I love learning and teaching! I enjoy learning because it interesting to discover new ideas and fun to understand how things work. I'm currently working on a Masters in Computer Science/Electrical Engineering, but I enjoy to work on mathematics and study other sciences including biology and physics. Feel free to ask me any questions.
Undergraduate Degree: New Mexico Institute of Mining and Technology - Bachelors, Electrical Engineering
Graduate Degree: Oregon Health & Science University - Masters, Computer Science / Electrical
What is your teaching philosophy?
We have to learn the subject together. After we understand how much of the topic you understand, then we can figure out what you're missing and work on that. It may take more than one method of approaching the problem.
What might you do in a typical first session with a student?
See where a student is with their current understanding of the topic. Then, answer any questions they may have about the topic. Give them reasonable answers, and then begin working on the course essentials.
How can you help a student become an independent learner?
That's the aim of tutoring. Show a student how to access educational websites and which websites would be best suitable to their subject. As well as encouraging them to pursue their passion for learning by talking about practical applications and historical facts.
How would you help a student stay motivated?
I enjoy tutoring, so I usually do it in a lively manner and pay attention to the student. I would do my best to encourage them to elaborate on any thoughts they may have of their own on the subject, so that they may begin imagining and examine their own ideas.
If a student has difficulty learning a skill or concept, what would you do?
I would ask where a student is having problems with the skill or concept. Try a different approach, until one works. If not, come back to a skill after exploring an application of it.
How do you help students who are struggling with reading comprehension?
Focus on the basics. Remind them of the following: to get comfortable when reading, they should read at their own pace, and like any skill it takes time to get better. I would help them on any issues they may have when trying to comprehend a passage or a word, and then help them find resources when they read on their own to help get through.
What strategies have you found to be most successful when you start to work with a student?
Get to know them. See where they have problems learning and see their strengths. Help them get better in the coursework, but encourage them to work on their own study habits and strategies.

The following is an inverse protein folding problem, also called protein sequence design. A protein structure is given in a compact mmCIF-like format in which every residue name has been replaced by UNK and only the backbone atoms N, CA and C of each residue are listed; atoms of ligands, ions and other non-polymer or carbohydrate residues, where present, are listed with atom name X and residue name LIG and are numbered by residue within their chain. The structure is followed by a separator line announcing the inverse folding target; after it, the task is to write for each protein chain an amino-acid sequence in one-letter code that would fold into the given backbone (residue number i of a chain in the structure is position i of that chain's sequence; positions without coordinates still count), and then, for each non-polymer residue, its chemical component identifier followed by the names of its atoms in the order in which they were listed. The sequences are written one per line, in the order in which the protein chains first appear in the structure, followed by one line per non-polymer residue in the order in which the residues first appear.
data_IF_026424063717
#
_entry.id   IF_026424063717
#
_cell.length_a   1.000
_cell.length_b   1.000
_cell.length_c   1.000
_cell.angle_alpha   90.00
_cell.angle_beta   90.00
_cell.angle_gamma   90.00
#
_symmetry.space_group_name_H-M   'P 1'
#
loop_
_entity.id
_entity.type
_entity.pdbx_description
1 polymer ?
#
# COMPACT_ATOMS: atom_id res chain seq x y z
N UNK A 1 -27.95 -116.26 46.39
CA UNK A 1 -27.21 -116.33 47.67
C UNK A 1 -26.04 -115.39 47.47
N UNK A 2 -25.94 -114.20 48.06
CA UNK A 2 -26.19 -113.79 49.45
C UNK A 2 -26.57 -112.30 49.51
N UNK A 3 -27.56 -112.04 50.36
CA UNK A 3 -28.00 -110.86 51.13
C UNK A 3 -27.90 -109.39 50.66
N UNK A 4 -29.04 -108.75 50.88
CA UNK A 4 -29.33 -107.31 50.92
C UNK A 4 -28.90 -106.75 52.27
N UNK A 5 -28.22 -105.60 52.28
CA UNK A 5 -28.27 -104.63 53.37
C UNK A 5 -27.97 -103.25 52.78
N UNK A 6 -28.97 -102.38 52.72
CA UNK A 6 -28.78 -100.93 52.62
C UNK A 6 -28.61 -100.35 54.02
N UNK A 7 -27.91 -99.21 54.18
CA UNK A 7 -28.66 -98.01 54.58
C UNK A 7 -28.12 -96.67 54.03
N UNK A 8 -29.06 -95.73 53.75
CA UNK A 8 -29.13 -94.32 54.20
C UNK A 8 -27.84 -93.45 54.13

How would you help a student get excited/engaged with a subject that they are struggling in?
First, I would talk about some of the interesting and cutting edge technologies that are based on the subject. Then, explain how those studies could help whatever they're interested, by helping them understand that creativity requires knowledge and learning.
What techniques would you use to be sure that a student understands the material?
I would conduct Q&A with the student, then create for them a quiz. Then, work on the questions they got wrong. Also I would follow up with letting them ask me any questions they might have on the subject.
How do you build a student's confidence in a subject?
By showing them their progress and how that accumulates over time by learning the topic. Let them see that they can learn any subject, it just takes time and work.
How do you evaluate a student's needs?
A Q&A, a paper quiz, and by working on advanced problems. Then, of course, asking them what they need help with.
How do you adapt your tutoring to the student's needs?
By learning what your student needs first. Perhaps they are better auditory learners or visual. Understand what works best for them, and then share that with the student, but let them explain to you their needs first. After all they usually know themselves better than you do.
What types of materials do you typically use during a tutoring session?
Pencil, paper, internet, computer programs, Google, and educational books. Also, whatever else I might need to explain a concept.